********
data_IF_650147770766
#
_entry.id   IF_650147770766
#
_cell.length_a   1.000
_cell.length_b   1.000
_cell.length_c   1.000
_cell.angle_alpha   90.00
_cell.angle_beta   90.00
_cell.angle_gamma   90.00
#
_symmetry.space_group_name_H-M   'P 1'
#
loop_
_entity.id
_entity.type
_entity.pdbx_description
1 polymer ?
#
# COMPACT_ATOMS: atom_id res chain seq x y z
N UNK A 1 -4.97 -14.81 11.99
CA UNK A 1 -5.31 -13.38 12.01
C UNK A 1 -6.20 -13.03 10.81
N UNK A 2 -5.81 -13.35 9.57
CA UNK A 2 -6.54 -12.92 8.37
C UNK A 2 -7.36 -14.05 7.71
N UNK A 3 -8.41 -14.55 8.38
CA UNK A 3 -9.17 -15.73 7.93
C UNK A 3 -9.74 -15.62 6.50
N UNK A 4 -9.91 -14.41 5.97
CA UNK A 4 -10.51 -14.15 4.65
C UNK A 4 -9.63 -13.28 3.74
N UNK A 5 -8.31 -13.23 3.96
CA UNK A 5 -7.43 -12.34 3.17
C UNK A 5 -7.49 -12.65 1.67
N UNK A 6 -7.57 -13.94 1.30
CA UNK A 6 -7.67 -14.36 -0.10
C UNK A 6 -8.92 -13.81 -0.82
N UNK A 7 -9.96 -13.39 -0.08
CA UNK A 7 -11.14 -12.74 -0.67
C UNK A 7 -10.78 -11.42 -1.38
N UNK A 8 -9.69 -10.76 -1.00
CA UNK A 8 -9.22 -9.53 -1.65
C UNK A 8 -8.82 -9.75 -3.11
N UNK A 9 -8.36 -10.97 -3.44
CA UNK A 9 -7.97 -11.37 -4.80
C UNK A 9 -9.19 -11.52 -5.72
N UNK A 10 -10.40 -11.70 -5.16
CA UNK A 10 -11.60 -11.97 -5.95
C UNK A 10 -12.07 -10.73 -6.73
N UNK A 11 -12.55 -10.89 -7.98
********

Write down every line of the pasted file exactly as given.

data_IF_650147770766
#
_entry.id   IF_650147770766
#
_cell.length_a   1.000
_cell.length_b   1.000
_cell.length_c   1.000
_cell.angle_alpha   90.00
_cell.angle_beta   90.00
_cell.angle_gamma   90.00
#
_symmetry.space_group_name_H-M   'P 1'
#
loop_
_entity.id
_entity.type
_entity.pdbx_description
1 polymer ?
#
# COMPACT_ATOMS: atom_id res chain seq x y z
N UNK A 1 -4.97 -14.81 11.99
CA UNK A 1 -5.31 -13.38 12.01
C UNK A 1 -6.20 -13.03 10.81
N UNK A 2 -5.81 -13.35 9.57
CA UNK A 2 -6.54 -12.92 8.37
C UNK A 2 -7.36 -14.05 7.71
N UNK A 3 -8.41 -14.55 8.38
CA UNK A 3 -9.17 -15.73 7.93
C UNK A 3 -9.74 -15.62 6.50
N UNK A 4 -9.91 -14.41 5.97
CA UNK A 4 -10.51 -14.15 4.65
C UNK A 4 -9.63 -13.28 3.74
N UNK A 5 -8.31 -13.23 3.96
CA UNK A 5 -7.43 -12.34 3.17
C UNK A 5 -7.49 -12.65 1.67
N UNK A 6 -7.57 -13.94 1.30
CA UNK A 6 -7.67 -14.36 -0.10
C UNK A 6 -8.92 -13.81 -0.82
N UNK A 7 -9.96 -13.39 -0.08
CA UNK A 7 -11.14 -12.74 -0.67
C UNK A 7 -10.78 -11.42 -1.38
N UNK A 8 -9.69 -10.76 -1.00
CA UNK A 8 -9.22 -9.53 -1.65
C UNK A 8 -8.82 -9.75 -3.11
N UNK A 9 -8.36 -10.97 -3.44
CA UNK A 9 -7.97 -11.37 -4.80
C UNK A 9 -9.19 -11.52 -5.72
N UNK A 10 -10.40 -11.70 -5.16
CA UNK A 10 -11.60 -11.97 -5.95
C UNK A 10 -12.07 -10.73 -6.73
N UNK A 11 -12.55 -10.89 -7.98